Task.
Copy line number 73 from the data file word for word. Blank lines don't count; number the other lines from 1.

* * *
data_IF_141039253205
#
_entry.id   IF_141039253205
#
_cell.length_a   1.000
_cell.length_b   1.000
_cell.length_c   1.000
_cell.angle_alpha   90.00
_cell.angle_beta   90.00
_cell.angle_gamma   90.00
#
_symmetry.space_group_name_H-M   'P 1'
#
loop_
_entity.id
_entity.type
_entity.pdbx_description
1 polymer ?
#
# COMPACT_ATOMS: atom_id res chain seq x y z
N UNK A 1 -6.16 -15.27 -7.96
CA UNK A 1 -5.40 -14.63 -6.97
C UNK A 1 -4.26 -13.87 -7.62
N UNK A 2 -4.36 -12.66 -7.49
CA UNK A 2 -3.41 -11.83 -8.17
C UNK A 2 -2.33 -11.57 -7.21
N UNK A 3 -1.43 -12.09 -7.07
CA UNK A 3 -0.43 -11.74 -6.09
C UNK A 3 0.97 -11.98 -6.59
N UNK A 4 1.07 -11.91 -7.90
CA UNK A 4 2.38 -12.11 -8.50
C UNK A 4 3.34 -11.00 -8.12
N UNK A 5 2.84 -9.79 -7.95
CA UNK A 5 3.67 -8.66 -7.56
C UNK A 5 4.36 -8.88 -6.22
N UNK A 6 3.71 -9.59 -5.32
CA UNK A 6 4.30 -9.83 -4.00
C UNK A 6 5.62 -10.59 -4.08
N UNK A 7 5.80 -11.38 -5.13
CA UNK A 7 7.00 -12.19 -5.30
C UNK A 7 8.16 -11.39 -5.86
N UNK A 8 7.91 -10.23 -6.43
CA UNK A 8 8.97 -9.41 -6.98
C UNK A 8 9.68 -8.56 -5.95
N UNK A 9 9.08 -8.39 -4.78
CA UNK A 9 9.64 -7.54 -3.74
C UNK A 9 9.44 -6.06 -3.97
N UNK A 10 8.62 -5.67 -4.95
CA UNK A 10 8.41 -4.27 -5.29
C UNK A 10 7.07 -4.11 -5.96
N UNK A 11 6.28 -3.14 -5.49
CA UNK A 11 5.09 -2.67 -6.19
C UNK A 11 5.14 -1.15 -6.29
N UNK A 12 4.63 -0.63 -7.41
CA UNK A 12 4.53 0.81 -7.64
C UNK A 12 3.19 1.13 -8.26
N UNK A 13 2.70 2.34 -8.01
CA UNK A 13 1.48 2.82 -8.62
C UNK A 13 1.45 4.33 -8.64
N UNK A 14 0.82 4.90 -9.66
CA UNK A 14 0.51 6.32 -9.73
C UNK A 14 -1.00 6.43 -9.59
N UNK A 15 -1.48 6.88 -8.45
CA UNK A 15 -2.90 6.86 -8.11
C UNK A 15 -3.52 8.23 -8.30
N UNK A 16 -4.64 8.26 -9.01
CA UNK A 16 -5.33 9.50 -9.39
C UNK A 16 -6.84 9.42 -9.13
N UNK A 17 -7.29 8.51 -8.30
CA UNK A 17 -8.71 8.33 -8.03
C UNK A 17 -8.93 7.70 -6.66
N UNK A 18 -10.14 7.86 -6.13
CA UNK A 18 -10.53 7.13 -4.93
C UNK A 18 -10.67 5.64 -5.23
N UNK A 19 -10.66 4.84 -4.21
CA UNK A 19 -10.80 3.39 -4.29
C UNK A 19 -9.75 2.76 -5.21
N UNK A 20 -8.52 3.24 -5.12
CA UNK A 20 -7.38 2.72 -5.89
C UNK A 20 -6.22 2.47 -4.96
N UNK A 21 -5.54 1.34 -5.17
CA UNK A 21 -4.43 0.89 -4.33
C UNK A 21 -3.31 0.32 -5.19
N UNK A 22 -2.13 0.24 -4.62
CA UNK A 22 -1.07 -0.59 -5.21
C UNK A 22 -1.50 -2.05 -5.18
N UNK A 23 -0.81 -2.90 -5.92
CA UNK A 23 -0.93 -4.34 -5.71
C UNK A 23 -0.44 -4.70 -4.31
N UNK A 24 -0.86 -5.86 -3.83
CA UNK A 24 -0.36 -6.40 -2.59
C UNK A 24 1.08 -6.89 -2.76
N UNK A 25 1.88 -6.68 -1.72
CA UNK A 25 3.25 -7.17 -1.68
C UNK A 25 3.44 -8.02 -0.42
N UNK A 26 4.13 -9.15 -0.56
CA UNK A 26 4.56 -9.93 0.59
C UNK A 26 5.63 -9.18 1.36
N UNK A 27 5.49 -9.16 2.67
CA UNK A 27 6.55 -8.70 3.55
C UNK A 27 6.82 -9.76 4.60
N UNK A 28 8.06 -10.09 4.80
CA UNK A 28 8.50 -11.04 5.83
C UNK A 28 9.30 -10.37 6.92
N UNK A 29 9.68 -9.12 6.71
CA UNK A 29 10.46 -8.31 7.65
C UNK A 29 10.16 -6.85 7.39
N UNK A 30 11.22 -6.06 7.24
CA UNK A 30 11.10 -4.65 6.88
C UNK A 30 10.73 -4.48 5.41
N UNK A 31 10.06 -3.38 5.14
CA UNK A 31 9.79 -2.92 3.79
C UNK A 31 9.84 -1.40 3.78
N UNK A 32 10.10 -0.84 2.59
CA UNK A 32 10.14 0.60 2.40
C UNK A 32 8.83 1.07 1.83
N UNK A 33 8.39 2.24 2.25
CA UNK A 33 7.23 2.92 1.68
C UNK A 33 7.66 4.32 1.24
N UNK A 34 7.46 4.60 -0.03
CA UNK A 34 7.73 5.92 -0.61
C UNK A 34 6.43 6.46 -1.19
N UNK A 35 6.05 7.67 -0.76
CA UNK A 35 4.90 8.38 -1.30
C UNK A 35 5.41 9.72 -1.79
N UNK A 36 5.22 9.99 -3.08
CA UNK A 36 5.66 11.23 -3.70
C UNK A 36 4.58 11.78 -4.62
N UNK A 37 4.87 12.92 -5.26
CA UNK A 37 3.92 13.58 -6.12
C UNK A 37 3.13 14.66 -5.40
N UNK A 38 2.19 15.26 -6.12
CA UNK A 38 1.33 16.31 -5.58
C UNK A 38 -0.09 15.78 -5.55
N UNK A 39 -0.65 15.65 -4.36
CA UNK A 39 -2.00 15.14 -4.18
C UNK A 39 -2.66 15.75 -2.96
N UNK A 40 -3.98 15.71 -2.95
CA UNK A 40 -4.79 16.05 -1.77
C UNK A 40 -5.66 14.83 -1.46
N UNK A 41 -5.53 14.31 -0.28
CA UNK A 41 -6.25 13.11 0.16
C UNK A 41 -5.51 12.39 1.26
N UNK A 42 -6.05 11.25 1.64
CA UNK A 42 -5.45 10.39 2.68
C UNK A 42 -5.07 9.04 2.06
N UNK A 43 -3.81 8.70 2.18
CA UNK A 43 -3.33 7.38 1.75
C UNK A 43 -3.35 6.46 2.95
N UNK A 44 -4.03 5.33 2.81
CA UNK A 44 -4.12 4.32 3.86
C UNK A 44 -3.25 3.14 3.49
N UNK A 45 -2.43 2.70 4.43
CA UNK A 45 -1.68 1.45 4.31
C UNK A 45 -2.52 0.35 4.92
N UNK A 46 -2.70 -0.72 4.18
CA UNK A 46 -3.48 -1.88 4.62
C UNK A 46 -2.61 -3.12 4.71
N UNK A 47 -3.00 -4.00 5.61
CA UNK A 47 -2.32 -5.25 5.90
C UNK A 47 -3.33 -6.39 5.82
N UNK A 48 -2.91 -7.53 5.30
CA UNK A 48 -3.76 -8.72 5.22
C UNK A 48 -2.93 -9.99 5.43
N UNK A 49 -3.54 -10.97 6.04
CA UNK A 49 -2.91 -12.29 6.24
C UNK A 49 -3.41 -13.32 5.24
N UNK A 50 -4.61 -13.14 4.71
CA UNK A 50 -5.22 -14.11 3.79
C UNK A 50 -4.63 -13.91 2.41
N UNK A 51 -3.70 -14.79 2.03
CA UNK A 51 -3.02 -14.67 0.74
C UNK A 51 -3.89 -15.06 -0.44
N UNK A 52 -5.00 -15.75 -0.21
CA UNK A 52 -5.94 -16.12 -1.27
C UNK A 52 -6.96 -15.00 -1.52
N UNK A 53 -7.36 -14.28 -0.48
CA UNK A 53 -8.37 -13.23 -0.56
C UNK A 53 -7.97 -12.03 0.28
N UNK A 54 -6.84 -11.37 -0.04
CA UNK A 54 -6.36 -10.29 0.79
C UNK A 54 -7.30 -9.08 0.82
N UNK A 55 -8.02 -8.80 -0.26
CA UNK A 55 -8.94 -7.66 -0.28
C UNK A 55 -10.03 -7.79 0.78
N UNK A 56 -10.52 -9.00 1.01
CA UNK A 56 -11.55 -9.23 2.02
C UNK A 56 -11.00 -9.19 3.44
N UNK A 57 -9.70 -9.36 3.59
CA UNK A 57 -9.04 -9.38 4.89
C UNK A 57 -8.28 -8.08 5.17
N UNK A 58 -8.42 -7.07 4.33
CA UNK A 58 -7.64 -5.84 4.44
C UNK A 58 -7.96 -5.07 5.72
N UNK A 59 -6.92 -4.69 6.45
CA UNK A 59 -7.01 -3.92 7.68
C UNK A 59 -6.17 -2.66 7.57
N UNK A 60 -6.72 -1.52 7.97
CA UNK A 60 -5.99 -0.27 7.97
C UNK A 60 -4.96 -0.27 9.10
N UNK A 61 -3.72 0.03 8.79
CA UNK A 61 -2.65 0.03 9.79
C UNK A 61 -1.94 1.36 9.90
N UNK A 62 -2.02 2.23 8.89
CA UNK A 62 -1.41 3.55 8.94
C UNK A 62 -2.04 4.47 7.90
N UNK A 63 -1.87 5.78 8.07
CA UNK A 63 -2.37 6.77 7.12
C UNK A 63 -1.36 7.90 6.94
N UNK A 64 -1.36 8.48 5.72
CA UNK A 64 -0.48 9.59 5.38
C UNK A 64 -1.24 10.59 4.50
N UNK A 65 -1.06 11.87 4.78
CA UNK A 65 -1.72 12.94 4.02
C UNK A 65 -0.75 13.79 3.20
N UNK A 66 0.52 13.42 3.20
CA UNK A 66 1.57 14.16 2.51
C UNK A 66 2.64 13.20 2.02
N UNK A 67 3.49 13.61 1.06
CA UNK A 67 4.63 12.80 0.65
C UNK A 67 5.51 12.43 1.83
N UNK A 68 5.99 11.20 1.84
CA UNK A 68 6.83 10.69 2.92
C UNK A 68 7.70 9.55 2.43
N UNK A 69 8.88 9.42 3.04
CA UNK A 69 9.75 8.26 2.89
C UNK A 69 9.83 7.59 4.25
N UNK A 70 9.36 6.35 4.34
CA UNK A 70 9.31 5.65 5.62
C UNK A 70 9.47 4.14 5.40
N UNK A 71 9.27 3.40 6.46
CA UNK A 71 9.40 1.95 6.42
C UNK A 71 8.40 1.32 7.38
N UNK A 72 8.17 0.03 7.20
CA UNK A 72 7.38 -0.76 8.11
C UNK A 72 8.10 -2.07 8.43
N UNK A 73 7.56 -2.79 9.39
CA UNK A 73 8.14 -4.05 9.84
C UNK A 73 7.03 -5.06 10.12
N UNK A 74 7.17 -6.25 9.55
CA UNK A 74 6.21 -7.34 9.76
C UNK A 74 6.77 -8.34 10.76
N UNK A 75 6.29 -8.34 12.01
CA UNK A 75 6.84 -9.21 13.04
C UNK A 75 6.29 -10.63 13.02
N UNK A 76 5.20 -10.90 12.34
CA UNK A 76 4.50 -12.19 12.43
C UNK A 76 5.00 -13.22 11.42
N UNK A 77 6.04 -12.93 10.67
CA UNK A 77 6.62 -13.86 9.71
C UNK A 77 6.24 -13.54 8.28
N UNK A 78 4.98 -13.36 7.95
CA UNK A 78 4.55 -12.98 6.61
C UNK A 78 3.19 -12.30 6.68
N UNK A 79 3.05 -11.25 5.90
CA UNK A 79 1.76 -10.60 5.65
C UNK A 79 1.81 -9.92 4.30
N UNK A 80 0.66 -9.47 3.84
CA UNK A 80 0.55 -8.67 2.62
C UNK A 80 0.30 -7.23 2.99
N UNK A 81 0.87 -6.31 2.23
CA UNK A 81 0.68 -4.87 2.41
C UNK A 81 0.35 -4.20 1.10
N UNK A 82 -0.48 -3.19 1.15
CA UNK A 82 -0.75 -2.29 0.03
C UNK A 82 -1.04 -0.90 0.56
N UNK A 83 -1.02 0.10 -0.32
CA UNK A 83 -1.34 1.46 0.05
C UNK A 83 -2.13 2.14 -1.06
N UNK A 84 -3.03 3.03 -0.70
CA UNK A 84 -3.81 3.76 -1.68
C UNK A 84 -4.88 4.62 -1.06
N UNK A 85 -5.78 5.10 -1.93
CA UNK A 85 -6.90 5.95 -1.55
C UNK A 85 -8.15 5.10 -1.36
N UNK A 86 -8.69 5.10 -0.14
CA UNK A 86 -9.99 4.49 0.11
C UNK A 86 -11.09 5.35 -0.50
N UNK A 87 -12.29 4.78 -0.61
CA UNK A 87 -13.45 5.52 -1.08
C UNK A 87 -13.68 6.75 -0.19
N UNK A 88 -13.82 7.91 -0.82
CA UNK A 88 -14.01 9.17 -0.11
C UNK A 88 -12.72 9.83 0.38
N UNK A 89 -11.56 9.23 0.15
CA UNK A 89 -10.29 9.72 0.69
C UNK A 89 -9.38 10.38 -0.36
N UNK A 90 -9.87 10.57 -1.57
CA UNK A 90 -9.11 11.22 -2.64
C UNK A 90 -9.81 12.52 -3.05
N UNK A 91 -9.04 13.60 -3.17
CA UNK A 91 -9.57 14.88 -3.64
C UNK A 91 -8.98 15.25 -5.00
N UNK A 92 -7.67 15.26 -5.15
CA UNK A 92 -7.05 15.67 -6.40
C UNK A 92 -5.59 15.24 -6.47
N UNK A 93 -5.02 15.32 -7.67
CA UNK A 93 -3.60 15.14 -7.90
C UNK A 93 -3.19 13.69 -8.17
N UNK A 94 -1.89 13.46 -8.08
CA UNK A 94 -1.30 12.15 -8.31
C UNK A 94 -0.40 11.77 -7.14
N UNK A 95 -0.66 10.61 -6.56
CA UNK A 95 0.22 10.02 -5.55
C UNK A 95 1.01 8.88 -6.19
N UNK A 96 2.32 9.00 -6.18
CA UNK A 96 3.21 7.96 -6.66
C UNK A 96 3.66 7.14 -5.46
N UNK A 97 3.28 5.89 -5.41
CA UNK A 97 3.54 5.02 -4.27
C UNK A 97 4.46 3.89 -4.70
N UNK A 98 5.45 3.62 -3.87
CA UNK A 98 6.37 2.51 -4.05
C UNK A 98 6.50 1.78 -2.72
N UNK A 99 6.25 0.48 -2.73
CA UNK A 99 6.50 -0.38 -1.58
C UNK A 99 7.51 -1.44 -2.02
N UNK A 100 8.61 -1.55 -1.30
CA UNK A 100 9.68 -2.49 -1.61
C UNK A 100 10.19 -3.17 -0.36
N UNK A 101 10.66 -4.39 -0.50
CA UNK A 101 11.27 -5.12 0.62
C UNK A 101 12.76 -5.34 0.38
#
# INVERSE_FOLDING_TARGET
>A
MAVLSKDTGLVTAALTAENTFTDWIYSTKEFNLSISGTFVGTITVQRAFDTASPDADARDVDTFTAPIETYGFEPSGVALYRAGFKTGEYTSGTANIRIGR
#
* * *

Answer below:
CA UNK A 18 -10.53 7.13 -4.93